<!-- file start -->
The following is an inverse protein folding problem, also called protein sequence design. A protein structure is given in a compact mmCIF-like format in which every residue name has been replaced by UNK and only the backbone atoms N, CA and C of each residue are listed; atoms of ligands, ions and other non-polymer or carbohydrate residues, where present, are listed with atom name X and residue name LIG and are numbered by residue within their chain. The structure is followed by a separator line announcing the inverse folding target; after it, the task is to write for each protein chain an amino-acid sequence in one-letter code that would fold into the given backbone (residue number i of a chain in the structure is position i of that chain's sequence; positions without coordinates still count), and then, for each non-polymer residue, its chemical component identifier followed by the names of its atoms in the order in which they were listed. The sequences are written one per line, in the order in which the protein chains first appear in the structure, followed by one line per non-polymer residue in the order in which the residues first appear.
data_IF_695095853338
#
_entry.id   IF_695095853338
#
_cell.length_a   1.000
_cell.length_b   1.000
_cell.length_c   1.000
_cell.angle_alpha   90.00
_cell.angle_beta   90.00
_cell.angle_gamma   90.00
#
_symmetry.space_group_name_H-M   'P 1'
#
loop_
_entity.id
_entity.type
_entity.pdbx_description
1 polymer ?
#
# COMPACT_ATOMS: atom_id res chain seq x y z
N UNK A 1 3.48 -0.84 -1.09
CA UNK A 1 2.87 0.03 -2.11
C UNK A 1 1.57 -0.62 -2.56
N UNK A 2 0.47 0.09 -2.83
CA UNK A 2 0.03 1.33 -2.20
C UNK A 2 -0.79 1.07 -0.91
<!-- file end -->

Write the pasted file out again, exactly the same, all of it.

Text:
The following is an inverse protein folding problem, also called protein sequence design. A protein structure is given in a compact mmCIF-like format in which every residue name has been replaced by UNK and only the backbone atoms N, CA and C of each residue are listed; atoms of ligands, ions and other non-polymer or carbohydrate residues, where present, are listed with atom name X and residue name LIG and are numbered by residue within their chain. The structure is followed by a separator line announcing the inverse folding target; after it, the task is to write for each protein chain an amino-acid sequence in one-letter code that would fold into the given backbone (residue number i of a chain in the structure is position i of that chain's sequence; positions without coordinates still count), and then, for each non-polymer residue, its chemical component identifier followed by the names of its atoms in the order in which they were listed. The sequences are written one per line, in the order in which the protein chains first appear in the structure, followed by one line per non-polymer residue in the order in which the residues first appear.
data_IF_695095853338
#
_entry.id   IF_695095853338
#
_cell.length_a   1.000
_cell.length_b   1.000
_cell.length_c   1.000
_cell.angle_alpha   90.00
_cell.angle_beta   90.00
_cell.angle_gamma   90.00
#
_symmetry.space_group_name_H-M   'P 1'
#
loop_
_entity.id
_entity.type
_entity.pdbx_description
1 polymer ?
#
# COMPACT_ATOMS: atom_id res chain seq x y z
N UNK A 1 3.48 -0.84 -1.09
CA UNK A 1 2.87 0.03 -2.11
C UNK A 1 1.57 -0.62 -2.56
N UNK A 2 0.47 0.09 -2.83
CA UNK A 2 0.03 1.33 -2.20
C UNK A 2 -0.79 1.07 -0.91